The only symptoms in very young infants with RSV may be irritability, decreased activity, and breathing difficulties. RSV is a significant cause of respiratory illness in children, and it causes infections of the lungs and respiratory tract.
What are the symptoms of RSV in children?
The early phase of RSV in babies and young children is often mild, like a cold. In children younger than three, the illness may enter the lungs and cause coughing and wheezing. In some children, the infection turns into a severe respiratory disease. The most common symptoms of RSV include:
- Runny nose
- Short periods without breathing (apnea).
- Trouble eating, drinking, or swallowing.
- Flaring of the nostrils or straining of the chest or stomach while breathing.
- Breathing faster than usual or trouble breathing.
- Turning blue around the lips and fingertips.
- Sore throat
- Mild headache
- Unusual tiredness (lethargy).
What are the complications of RSV?
- Hospitalization. A severe RSV infection may require a hospital stay to monitor and treat breathing problems.
- Pneumonia. RSV is the most common cause of inflammation of the lungs (pneumonia) or the lungs’ airways (bronchiolitis) in infants.
- Middle ear infection. If germs enter the space behind the eardrum, the child can get a middle ear infection (otitis media).
- Asthma. There may be a link between severe RSV in children and the chance of developing asthma later in life.
What are the causes of RSV?
RSV is spread when a child encounters fluid from an infected person’s nose or mouth. This can happen if a child touches a contaminated surface and touches their eyes, mouth, or nose. It may also occur when inhaling an infected person’s sneezing or cough droplets. However, an infected person is most contagious the first week after infection. But in infants and those with weakened immunity, the virus may continue to spread even after symptoms go away, for up to four weeks.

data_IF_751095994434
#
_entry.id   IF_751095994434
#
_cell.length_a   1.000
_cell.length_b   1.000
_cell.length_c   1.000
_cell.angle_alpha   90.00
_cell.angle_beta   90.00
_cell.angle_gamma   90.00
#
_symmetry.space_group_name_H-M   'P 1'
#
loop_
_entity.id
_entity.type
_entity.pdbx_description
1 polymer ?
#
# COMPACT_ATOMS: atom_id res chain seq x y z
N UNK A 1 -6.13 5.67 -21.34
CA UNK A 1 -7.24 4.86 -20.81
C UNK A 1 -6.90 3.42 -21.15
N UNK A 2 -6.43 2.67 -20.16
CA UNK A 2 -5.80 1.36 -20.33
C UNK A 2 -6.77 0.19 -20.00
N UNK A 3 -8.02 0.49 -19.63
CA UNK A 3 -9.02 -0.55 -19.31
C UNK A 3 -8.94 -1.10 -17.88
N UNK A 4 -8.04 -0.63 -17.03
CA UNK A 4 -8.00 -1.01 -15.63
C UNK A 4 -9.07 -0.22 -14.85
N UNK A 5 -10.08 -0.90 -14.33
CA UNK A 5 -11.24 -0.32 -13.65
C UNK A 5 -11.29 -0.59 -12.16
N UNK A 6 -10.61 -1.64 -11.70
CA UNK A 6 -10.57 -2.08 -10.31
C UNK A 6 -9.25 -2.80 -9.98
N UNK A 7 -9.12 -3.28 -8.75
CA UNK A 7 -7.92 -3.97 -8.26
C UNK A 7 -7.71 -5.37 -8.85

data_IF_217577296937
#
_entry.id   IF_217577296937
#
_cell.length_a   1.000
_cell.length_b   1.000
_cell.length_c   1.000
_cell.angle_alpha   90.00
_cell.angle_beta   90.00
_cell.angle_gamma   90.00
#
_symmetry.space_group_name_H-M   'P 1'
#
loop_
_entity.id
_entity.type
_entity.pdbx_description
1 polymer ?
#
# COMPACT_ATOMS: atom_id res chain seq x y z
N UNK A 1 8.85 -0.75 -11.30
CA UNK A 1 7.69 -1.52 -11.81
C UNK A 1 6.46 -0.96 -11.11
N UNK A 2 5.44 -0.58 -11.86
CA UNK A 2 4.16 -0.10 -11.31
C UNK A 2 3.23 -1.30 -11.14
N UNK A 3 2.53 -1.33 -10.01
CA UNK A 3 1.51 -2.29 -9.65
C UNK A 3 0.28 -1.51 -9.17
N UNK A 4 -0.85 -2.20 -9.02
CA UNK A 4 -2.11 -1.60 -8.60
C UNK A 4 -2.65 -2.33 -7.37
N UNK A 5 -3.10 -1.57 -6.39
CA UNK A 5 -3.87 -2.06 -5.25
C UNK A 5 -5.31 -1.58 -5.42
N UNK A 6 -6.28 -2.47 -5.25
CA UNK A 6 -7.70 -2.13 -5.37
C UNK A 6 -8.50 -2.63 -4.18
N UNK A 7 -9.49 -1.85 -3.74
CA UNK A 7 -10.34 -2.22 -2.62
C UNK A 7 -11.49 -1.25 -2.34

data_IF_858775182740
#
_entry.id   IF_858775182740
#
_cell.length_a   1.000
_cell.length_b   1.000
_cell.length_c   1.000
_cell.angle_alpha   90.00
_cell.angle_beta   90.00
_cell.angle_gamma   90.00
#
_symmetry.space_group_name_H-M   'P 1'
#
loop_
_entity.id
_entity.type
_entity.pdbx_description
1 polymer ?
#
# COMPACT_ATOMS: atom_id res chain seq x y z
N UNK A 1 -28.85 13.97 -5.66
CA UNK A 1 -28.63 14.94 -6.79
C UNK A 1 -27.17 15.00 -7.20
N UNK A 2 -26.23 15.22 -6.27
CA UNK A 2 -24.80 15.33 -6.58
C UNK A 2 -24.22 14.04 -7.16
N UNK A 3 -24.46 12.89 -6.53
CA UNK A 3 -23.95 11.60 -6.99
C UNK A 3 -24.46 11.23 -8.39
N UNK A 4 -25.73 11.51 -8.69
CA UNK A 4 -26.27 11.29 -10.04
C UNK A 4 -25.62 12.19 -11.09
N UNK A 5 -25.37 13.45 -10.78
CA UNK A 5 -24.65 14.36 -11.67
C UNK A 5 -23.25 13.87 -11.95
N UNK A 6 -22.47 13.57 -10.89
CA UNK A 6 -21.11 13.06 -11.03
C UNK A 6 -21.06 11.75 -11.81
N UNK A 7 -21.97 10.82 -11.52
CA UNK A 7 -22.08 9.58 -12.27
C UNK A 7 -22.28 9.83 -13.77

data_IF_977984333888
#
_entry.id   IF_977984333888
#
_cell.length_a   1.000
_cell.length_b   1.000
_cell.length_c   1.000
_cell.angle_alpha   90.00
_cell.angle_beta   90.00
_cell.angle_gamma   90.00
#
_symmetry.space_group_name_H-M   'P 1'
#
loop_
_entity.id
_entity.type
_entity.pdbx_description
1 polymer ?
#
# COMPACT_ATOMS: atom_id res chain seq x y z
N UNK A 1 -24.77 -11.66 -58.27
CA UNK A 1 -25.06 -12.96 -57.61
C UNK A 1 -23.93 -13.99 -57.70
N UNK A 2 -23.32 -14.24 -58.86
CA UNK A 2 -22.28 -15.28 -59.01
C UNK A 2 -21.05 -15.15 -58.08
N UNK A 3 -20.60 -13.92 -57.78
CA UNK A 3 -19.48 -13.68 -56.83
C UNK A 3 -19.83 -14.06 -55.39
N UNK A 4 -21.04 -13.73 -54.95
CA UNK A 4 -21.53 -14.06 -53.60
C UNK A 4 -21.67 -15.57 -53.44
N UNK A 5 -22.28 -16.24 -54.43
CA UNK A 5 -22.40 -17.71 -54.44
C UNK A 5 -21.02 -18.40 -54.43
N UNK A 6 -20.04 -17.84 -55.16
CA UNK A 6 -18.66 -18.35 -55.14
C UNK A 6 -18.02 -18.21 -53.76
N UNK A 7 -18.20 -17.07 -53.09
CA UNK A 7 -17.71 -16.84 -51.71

Which children are at risk for RSV?
A child is more at risk for RSV if they are around others with the virus. Children who attend childcare centres or have siblings who attend school are at a higher risk of exposure and reinfection. RSV is more common in winter and early spring months. Children at increased risk of severe or sometimes life-threatening RSV infections include:
- Infants, especially premature infants or babies six months or younger.
- Children with heart disease present from birth (congenital heart disease) or chronic lung disease.
- Children or adults with weakened immune systems from diseases such as cancer or treatment such as chemotherapy.
- Children who have neuromuscular disorders, such as muscular dystrophy.
How to prevent RSV in children?
- Frequent handwashing. Teach your children the importance of handwashing.
- Avoid exposure. Cover your mouth and nose when you cough or sneeze. Limit your baby’s contact with people who have fevers or colds.
- Keep things clean. Make sure kitchen and bathroom countertops, doorknobs, and handles are clean.
- Don’t share drinking glasses with others. Use your glass or disposable cups when you or someone else is sick.
- Don’t smoke. Babies exposed to tobacco smoke have a higher risk of getting RSV and potentially more-severe symptoms. If you do smoke, never do so inside the house or car.
- Wash toys regularly. Do this, especially when your child or a playmate is sick.
When to consult a doctor for RSV?
Consult an Intercare doctor if your child has difficulty breathing, a high fever, or a blue colour to the skin, particularly on the lips and in the nail beds.